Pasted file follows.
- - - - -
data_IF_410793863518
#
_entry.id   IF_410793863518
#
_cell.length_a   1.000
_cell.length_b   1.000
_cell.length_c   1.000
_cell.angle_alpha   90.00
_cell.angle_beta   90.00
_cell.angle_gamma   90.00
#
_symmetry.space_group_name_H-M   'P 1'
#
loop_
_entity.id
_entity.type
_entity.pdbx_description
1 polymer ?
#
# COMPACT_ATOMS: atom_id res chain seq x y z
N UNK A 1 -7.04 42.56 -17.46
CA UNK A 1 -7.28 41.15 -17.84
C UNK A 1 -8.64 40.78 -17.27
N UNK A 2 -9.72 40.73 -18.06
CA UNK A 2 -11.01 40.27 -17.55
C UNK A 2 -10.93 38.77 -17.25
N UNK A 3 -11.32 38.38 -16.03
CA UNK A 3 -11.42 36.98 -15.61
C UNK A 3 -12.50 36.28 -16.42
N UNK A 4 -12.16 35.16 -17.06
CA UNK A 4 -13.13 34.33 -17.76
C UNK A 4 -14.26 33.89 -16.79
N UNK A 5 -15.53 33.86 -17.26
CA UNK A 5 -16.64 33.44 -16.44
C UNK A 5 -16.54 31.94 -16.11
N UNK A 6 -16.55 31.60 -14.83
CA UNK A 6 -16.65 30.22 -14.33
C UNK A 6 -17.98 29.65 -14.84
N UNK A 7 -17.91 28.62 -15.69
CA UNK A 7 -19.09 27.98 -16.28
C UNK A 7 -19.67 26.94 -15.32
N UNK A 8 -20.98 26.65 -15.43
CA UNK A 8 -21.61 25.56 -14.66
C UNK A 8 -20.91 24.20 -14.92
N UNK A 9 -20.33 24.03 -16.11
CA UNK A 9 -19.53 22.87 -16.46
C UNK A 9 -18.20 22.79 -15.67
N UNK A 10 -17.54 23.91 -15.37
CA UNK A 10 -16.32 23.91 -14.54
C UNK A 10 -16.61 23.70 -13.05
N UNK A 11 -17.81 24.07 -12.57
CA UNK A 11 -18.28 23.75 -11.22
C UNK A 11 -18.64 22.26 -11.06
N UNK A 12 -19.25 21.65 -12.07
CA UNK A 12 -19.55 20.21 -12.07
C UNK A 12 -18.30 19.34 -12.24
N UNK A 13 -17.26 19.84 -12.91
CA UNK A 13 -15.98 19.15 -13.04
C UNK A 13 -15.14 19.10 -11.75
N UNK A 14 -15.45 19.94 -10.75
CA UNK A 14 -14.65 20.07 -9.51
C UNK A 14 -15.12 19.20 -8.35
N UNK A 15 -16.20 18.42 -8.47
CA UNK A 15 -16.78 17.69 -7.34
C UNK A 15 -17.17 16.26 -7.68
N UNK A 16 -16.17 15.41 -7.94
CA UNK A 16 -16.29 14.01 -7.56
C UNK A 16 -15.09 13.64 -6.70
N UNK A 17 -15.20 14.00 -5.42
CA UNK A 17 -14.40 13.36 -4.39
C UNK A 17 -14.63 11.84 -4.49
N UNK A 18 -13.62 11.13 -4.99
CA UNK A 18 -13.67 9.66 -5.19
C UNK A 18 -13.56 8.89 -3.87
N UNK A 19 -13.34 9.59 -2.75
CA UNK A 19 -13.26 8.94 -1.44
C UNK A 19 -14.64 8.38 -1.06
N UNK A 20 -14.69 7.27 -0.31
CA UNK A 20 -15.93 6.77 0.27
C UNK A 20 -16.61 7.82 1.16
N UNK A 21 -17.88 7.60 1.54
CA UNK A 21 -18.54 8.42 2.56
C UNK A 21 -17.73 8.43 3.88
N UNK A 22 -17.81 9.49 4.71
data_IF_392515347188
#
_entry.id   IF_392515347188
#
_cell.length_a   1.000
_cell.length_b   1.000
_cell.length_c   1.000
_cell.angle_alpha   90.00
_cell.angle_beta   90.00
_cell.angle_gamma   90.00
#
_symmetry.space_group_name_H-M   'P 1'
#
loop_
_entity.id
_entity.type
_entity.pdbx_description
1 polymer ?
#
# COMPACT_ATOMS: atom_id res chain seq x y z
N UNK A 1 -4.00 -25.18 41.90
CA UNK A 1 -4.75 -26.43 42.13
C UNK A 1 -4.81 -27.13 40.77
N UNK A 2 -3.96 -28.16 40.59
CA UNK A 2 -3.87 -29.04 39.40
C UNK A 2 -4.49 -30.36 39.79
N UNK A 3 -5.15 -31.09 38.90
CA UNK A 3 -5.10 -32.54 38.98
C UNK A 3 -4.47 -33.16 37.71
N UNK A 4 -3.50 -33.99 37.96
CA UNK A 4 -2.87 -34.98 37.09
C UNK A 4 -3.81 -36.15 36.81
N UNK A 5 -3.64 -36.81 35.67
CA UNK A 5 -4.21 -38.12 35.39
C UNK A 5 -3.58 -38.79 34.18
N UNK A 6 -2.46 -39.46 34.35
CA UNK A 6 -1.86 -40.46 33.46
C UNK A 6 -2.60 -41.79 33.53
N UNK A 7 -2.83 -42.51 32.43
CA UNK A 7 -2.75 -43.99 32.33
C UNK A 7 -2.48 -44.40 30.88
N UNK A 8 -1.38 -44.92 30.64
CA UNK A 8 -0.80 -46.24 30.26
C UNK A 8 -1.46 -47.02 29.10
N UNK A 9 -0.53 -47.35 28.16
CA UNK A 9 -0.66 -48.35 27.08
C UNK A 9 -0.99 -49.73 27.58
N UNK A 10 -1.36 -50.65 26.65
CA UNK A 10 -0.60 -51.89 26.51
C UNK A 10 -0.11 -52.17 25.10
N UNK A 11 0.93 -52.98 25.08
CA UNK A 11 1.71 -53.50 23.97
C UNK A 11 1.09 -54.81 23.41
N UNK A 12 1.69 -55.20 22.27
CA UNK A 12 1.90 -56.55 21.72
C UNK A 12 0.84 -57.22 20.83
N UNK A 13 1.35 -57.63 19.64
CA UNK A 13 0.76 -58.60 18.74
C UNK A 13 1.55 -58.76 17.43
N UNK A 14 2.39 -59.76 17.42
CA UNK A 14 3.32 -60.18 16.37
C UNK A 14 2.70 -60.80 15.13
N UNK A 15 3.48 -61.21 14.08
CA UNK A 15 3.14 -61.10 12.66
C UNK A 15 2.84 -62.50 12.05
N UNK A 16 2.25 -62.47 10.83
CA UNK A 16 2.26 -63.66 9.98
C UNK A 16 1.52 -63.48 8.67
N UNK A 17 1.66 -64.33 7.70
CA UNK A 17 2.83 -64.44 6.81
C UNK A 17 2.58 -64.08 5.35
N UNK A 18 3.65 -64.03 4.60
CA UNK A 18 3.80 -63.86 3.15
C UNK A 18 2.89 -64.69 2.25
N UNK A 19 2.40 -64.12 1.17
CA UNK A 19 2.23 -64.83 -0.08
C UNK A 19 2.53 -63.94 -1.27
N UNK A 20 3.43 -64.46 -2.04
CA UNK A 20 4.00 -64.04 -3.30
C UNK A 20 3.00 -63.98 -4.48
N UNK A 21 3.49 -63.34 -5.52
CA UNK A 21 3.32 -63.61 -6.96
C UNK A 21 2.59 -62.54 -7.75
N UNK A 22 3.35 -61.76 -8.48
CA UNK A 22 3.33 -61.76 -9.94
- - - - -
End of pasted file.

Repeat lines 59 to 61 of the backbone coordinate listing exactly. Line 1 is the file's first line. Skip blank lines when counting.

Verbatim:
C UNK A 13 -15.14 19.10 -11.75
N UNK A 14 -15.45 19.94 -10.75
CA UNK A 14 -14.65 20.07 -9.51